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The Military Prosecutor

Although the chief military prosecutor remains structurally subordinate to the Ministry of National Defense, since 1990 the scope of the military prosecutor's activities has been defined by the Ministry of Justice. This change adds another dimension of civilian control over the military. In the communist era, the military prosecutor's office acted as a specialized military command staffed by political officers, charged with maintaining party control in the armed forces, and given authority to interfere in civilian life to enforce "respect for the law."

The reform and integration of the military prosecutor's office into the general justice system was a high priority of the first Solidarity-led government in 1989. As part of the general overhaul of the justice system embodied in the 1990 Law on the Prosecution Office, the chief military prosecutor became a deputy of the minister of justice (who also served as prosecutor general), appointed by the prime minister in consultation with the ministers of justice and national defense. In his role as prosecutor general, the minister of justice makes all top military justice appointments in consultation with the minister of national defense; the minister of justice is also consulted on all special assignments given military prosecutors. The Office of the Chief Military Prosecutor also is assigned oversight of decisions by military bodies that might controvert civilian law.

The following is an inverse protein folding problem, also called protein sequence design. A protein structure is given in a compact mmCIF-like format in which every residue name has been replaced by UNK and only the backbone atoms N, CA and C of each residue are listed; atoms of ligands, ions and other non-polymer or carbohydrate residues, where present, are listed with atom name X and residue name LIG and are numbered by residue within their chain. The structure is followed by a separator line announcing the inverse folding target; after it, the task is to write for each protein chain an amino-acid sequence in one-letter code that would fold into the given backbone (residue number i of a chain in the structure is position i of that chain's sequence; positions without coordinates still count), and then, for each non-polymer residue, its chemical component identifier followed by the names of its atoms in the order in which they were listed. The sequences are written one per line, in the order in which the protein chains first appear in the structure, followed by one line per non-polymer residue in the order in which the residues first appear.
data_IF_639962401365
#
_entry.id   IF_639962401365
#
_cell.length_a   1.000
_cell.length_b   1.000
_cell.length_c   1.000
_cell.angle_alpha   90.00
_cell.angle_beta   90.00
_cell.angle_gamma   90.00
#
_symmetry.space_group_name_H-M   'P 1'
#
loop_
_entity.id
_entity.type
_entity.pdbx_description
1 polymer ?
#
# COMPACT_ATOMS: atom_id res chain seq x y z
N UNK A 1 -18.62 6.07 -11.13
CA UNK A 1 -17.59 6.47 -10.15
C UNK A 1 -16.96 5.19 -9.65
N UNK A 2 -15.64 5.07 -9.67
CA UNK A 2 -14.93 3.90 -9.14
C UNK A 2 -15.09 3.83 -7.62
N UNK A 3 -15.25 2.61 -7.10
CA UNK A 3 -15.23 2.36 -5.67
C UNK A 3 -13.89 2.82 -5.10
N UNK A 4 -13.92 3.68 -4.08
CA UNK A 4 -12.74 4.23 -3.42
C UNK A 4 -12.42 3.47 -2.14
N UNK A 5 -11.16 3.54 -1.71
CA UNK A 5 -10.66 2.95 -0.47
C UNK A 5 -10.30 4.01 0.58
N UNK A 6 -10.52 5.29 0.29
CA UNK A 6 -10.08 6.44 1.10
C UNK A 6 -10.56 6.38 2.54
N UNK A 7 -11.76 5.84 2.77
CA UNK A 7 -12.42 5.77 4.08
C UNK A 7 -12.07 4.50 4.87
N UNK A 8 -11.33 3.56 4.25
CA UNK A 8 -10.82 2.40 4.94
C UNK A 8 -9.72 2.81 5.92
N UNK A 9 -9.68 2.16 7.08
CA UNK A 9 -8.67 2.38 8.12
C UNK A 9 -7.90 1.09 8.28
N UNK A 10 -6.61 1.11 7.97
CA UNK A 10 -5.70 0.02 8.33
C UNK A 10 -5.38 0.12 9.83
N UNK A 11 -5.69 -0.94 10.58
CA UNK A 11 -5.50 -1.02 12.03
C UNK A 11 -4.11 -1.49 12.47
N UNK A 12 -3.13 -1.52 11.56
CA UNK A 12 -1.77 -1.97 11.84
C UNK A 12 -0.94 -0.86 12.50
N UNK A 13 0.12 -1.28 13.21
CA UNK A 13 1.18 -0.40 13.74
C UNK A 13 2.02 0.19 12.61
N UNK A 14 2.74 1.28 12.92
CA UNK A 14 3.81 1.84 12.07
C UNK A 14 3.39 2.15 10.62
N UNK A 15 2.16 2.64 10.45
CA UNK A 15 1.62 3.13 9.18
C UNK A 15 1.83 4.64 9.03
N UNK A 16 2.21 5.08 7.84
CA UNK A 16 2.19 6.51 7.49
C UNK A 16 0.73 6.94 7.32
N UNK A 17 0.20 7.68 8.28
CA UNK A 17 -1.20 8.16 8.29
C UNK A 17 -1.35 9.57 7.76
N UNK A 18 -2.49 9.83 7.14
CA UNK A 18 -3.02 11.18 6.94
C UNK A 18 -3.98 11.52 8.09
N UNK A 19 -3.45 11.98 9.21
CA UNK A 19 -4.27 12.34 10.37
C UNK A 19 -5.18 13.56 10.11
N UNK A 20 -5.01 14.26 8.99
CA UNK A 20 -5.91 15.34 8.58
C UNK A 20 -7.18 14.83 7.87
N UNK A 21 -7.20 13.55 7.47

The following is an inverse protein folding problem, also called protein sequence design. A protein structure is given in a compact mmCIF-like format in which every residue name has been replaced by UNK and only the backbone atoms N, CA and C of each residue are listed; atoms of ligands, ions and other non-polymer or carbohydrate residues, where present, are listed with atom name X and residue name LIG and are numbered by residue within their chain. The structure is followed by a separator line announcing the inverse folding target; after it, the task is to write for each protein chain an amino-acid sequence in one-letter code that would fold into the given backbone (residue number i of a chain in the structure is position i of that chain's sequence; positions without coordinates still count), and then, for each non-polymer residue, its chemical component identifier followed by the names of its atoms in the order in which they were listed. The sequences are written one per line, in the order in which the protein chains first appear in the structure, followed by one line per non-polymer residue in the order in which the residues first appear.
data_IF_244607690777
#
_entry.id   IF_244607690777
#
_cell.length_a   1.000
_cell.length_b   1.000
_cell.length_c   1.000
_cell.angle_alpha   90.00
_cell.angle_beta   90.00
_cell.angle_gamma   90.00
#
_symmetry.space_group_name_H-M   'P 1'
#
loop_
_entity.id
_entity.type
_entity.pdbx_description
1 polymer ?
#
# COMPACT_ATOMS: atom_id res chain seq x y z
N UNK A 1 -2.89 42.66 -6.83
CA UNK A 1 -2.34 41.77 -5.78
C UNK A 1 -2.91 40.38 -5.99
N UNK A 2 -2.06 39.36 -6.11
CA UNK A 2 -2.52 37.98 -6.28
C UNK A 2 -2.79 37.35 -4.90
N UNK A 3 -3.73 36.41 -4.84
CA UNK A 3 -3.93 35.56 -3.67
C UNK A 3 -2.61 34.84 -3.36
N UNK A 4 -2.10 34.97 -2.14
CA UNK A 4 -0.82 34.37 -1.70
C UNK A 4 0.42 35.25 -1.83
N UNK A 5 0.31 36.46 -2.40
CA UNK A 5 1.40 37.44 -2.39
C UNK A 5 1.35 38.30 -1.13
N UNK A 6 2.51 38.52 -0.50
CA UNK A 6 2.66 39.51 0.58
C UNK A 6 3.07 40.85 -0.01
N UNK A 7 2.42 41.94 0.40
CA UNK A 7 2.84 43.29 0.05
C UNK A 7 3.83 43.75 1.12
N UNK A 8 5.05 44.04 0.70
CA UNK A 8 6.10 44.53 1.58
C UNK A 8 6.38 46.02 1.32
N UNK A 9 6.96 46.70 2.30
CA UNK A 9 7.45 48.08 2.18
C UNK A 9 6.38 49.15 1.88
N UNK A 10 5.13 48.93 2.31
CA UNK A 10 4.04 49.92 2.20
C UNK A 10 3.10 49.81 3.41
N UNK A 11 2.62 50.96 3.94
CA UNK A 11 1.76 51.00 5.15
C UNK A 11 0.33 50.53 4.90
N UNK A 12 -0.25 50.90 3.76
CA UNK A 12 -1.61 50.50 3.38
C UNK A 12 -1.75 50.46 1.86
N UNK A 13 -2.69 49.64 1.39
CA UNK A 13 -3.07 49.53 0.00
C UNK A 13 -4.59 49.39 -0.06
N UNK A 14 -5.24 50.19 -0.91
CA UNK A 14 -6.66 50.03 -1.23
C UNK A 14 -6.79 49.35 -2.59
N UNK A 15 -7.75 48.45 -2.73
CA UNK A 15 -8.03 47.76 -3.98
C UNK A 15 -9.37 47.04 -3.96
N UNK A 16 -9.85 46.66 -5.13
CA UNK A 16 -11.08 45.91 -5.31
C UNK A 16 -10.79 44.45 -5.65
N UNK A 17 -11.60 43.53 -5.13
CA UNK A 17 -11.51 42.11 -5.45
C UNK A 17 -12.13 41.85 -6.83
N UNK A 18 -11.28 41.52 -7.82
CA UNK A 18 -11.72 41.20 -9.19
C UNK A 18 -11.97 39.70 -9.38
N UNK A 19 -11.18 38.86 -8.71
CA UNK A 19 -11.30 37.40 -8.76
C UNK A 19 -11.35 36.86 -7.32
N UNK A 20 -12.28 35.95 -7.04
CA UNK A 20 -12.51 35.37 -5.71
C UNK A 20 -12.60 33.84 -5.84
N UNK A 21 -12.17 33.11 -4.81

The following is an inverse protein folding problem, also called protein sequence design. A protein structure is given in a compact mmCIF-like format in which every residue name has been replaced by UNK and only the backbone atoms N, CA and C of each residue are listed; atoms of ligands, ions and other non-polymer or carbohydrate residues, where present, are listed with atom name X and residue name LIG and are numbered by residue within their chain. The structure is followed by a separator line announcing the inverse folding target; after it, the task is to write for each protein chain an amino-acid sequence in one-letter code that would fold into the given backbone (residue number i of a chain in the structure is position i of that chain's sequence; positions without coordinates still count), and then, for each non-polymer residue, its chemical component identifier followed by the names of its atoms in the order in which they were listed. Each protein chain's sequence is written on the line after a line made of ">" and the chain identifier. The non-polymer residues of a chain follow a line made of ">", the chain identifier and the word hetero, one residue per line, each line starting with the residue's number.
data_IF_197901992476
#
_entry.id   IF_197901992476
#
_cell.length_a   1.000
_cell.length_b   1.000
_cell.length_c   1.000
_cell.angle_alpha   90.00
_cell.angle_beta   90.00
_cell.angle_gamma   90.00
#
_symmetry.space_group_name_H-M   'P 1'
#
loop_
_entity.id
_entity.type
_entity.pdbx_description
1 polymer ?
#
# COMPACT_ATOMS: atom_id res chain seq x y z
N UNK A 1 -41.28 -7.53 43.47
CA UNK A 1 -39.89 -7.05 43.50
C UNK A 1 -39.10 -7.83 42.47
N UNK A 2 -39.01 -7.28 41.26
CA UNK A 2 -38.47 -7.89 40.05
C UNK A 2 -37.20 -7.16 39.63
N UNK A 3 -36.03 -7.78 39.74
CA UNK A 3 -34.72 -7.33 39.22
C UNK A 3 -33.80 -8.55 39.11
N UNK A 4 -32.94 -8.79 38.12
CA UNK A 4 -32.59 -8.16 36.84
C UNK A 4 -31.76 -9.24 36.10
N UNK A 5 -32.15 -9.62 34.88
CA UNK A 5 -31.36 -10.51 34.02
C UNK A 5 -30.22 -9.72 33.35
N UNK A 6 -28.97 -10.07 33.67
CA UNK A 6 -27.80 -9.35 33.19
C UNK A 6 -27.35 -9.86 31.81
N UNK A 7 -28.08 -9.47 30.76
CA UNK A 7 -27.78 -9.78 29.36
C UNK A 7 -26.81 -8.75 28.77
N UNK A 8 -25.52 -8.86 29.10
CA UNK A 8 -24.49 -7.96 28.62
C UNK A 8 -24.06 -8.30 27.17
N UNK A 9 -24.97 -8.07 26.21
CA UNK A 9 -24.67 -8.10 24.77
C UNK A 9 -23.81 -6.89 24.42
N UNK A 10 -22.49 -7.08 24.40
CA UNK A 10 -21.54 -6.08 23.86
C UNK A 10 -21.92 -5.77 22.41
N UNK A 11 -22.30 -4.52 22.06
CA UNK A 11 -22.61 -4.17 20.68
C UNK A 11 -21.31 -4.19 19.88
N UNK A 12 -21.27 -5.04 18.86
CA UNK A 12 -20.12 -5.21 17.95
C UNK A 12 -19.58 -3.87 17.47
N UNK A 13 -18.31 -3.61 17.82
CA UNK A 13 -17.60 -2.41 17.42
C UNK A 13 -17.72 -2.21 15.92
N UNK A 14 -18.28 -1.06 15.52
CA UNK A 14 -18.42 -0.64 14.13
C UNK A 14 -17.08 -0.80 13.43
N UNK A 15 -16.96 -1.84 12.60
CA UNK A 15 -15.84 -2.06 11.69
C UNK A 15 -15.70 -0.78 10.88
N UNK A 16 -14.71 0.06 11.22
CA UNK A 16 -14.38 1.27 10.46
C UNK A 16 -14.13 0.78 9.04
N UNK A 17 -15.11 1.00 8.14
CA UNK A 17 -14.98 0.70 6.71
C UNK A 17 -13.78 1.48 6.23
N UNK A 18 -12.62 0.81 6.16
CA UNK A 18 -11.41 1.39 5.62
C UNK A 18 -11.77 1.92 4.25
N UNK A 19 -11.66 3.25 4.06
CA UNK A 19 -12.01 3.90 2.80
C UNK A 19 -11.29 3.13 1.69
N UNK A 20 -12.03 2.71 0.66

Data as of October 1992